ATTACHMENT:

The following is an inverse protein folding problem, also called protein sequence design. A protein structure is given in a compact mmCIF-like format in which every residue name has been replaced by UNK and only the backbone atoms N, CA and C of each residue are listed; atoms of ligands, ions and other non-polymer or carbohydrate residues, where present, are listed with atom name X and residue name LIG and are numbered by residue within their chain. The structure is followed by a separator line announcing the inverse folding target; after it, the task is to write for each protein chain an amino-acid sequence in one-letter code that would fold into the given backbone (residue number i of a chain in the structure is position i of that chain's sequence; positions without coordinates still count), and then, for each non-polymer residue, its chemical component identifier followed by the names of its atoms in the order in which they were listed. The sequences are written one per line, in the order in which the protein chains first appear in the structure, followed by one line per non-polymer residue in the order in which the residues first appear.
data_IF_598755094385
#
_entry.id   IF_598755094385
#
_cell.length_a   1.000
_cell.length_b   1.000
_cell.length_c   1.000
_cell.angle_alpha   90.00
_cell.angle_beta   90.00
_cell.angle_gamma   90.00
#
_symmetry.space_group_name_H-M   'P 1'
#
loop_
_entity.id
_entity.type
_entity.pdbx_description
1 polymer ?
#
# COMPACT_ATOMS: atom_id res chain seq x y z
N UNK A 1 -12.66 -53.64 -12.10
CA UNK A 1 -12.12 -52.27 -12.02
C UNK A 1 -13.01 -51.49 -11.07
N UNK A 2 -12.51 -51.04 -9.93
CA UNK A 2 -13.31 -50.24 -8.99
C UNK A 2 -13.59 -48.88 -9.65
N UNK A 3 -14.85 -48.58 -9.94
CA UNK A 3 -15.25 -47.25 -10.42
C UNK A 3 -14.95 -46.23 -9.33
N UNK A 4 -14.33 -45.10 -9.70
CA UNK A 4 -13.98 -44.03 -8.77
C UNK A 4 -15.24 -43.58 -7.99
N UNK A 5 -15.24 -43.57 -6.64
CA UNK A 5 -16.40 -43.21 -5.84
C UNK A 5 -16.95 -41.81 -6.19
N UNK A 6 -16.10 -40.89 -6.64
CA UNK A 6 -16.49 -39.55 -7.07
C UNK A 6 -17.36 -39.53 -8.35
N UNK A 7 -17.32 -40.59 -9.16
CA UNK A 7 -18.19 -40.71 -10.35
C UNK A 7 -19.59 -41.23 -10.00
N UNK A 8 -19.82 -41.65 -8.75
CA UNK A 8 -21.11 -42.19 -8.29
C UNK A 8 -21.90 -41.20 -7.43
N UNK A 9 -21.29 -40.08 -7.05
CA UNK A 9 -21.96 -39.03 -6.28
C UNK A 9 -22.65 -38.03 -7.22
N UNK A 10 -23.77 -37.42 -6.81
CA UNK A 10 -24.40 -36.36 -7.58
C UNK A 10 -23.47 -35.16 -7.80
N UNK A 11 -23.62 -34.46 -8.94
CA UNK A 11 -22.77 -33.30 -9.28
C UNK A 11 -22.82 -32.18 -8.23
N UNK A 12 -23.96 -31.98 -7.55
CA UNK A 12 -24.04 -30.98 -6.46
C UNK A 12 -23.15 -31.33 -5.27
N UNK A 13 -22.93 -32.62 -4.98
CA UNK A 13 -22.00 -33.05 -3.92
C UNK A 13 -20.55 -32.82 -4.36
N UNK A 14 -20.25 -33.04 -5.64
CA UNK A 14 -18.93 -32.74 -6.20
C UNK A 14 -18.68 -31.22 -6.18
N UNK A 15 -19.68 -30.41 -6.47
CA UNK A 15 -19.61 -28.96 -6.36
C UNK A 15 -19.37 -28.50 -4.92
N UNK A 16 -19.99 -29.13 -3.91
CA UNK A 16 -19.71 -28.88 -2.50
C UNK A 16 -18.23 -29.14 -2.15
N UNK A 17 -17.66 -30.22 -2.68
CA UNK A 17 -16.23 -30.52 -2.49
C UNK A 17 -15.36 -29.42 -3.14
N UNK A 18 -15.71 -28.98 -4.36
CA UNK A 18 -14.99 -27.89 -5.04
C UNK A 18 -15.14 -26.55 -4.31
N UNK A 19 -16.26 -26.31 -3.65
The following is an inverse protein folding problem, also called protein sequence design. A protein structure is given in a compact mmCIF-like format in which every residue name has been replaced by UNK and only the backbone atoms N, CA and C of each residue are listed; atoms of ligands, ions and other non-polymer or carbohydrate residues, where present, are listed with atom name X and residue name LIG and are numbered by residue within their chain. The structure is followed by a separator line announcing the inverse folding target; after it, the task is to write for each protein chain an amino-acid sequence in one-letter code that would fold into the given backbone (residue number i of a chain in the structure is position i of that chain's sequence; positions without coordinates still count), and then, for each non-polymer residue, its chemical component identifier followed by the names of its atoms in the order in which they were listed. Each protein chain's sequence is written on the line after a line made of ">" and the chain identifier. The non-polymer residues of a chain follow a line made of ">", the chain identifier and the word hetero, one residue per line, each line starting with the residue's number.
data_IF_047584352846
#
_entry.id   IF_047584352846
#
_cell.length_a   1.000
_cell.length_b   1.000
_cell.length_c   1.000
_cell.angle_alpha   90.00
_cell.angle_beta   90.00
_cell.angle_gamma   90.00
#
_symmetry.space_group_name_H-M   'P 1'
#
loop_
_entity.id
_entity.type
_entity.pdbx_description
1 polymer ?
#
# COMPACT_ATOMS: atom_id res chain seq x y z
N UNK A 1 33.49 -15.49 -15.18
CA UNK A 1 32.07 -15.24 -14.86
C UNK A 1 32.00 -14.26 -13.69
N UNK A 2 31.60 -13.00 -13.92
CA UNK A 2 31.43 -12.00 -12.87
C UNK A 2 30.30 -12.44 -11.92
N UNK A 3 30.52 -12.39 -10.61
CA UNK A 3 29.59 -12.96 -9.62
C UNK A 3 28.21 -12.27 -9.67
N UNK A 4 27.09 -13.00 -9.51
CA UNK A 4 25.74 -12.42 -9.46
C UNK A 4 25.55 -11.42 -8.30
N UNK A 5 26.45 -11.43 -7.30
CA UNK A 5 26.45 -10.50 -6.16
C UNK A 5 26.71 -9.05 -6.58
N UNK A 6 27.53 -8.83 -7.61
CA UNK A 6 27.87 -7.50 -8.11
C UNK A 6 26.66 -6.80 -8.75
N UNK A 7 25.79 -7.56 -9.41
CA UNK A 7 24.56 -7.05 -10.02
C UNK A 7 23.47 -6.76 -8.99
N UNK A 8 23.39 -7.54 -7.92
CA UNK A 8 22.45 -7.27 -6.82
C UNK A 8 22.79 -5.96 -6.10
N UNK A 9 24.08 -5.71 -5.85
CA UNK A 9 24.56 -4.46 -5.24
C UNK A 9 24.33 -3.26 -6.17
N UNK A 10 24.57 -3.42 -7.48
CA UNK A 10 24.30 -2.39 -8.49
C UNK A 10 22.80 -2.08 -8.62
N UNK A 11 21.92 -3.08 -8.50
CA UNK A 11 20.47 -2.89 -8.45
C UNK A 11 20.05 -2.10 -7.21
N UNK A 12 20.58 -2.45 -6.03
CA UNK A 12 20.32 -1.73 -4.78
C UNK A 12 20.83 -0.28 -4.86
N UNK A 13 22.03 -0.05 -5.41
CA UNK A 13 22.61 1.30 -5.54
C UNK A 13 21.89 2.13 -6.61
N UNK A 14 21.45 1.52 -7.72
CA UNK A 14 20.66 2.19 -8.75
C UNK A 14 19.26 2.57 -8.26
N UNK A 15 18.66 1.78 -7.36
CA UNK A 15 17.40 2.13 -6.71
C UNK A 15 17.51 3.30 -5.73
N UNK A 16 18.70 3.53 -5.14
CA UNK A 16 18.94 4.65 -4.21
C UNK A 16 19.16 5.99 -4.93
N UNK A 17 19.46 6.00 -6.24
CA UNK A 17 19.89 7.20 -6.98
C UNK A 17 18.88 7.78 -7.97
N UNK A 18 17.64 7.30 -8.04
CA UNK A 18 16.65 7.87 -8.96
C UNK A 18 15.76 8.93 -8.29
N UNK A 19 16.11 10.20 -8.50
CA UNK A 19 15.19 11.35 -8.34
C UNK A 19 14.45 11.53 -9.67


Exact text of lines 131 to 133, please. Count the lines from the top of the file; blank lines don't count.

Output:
N UNK A 12 20.58 -2.45 -6.03
CA UNK A 12 20.32 -1.73 -4.78
C UNK A 12 20.83 -0.28 -4.86